I visited my friend yesterday and spent the afternoon and evening with her.
She is the Palliative Care unit at the hospital. It appears to be a matter of weeks, at the longest. It could be less.
She is on oxygen at all times and her breathing is very laboured. Watching her doing her puffers is painful. She can’t inhale beyond a light inhale and yet it takes all her strength to do . Exhaling is worse because it just looks like she can’t exhale.
She can only speak in short sentences and that is tiring. She prefers to listen.
And, she doesn’t talk about it…. She has “pneumonia” and she will be in the hospital for “a while” is all she will acknowledge. That is very difficult but that is how she has chosen to procede. It is up to those around her to support her decision and respect it.
It is hard because it is sort of like a scene from the movie where one person is slipping over a precipice and is reaching out for the other person, and there is the mutual recognition that at some point, the falling person, not just WILL, but MUST let go.
We hadn’t seen each other for almost… may be more, actually… 30 years. No… I just counted. It is 33 years. We first got together again last summer.
I intend to come down here to see her every weekend for as long as it takes.
I have to say, though, that being here has given me, not just the chance to be with her, but the chance to get to know her boyfriend and meet and talk with her friend. Her brother and his wife came, as well as her ex-husband, with whom she is still very close.
I hope it will make us all feel just a bit less useless to be able to join together and support her and each other. Of course, they are there full-time and I will only be there on weekends and maybe only on Saturdays as where I am staying is about 2+ hours away from the city she is in.
Back in 1999, the family we sponsored from Kosovo (who are Muslim) had a baby and I was so pleased and privileged to be able to be there and actually assisted in the birth.
Two years later, the same couple had a baby which was born very premature and just about when she should have been born, full-term, she died. A number of us assisted the family in seeing them through that. That included helping with the process of washing and laying out the little body.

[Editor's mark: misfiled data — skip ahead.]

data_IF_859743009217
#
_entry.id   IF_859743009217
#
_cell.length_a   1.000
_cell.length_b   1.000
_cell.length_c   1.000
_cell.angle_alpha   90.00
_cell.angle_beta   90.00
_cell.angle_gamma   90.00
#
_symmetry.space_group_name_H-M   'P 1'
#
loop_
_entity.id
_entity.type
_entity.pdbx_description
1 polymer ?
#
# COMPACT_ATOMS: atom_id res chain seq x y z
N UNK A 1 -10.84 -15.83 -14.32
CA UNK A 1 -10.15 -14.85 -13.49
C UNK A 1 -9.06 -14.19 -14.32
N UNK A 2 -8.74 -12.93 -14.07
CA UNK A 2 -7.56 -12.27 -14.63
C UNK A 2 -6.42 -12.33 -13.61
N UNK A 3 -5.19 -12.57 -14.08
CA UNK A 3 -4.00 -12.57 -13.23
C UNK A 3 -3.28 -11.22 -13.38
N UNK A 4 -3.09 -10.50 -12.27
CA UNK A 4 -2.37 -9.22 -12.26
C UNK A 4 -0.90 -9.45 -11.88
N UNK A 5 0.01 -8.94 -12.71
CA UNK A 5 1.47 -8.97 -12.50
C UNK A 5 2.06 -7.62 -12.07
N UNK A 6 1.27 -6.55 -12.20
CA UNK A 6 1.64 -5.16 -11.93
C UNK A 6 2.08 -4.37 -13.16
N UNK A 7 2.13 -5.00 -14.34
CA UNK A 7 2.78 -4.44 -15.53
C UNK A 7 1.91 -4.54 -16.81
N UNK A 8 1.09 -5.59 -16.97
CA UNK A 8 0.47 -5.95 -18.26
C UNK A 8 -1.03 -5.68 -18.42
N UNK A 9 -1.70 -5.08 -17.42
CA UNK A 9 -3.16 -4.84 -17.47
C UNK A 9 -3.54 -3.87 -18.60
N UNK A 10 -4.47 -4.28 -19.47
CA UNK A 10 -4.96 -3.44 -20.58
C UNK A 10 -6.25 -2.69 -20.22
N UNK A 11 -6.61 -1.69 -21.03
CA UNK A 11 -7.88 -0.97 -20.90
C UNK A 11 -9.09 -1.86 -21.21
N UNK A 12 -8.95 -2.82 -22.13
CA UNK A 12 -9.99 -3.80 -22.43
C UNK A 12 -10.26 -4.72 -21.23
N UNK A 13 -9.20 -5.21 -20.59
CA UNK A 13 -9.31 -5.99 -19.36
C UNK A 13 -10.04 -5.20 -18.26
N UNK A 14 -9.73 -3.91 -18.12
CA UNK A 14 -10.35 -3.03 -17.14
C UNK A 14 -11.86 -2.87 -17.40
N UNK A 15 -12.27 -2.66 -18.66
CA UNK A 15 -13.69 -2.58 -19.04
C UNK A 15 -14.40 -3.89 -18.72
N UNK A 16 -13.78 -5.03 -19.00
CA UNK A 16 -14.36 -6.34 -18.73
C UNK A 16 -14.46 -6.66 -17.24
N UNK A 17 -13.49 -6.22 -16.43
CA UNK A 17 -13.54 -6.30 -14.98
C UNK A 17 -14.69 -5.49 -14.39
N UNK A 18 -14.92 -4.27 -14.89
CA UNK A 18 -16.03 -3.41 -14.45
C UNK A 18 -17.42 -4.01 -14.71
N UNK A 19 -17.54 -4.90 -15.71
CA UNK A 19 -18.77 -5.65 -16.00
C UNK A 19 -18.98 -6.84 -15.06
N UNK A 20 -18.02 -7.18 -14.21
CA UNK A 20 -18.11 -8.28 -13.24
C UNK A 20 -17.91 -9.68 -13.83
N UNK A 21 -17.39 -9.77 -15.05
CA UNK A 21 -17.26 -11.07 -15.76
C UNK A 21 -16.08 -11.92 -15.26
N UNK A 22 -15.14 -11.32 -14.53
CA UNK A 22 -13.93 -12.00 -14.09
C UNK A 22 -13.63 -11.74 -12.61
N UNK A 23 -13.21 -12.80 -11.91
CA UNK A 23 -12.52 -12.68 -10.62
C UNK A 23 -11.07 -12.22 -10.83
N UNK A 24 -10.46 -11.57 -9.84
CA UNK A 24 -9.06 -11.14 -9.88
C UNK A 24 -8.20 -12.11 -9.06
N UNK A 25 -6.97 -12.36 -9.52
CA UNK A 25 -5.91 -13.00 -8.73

In Western culture, we have lost touch with the nitty-gritty of life and death. While we now have families involved and present when a baby is born, we “leave it to the professionals” to deal with death and dying and the after death formalities.
Having met with and experienced the Muslim burial practices, where the community simply pitches in and does what we pass on to funeral home employees, it gave me an insight into what we in “Christian” culture (I use quotation marks because it is largely in cultures which are Christian where we have doe so) have lost in backing away from. Where once a person died at home with the family surrounding them, where family or friends or neighbours came and washed the body, and where the body was laid out in the parlour or kitchen, we now are so isolated from death and dying that we actually find death MORE difficult to deal with.
Further, we have lost the knowledge and cultural experience of seeing people through the process of dying and seeing each other through the process of losing someone.
It is what we, as humand beings should do… That is part of love.
On the long drive back from the city my friend is in, I was listening to the CBC.
When I first turned it on, it was Randy’s Vinyl Tap. Which is the program I often listen to on my way out to the gigs by my friends. Being so far from home in unfamiliar territory and alone in the car, it was almost life having old friends in the car.
After that, was A Propos which introduces Anglophones to Francaphone culture and music in Canada. The host, Jim Corcoran, had translated the lyrics of a number of songs to enable his listeners to connect with the French songs. He read the lyrics to “Poussière d’or” (Gold Dust) by Jérôme Minière. The words which I have asked Jim Corcoran for a copy of talked about how dying and birth teaches us and that that the dying and newborns gift us in sharing their journey.
This is a truth that Buddhism teaches…
Death, whatever your belief or non-belief in “what happens after”, is a journey. Part of that journey we travel with the dying and the rest they do on their own. Neither of us knows the rest of the journey… The living will never know the part of the journey continued by the dying person and the dying person will never know the rest of our journey.
That finaly part of dying… and Death are the only things we do truly on our own.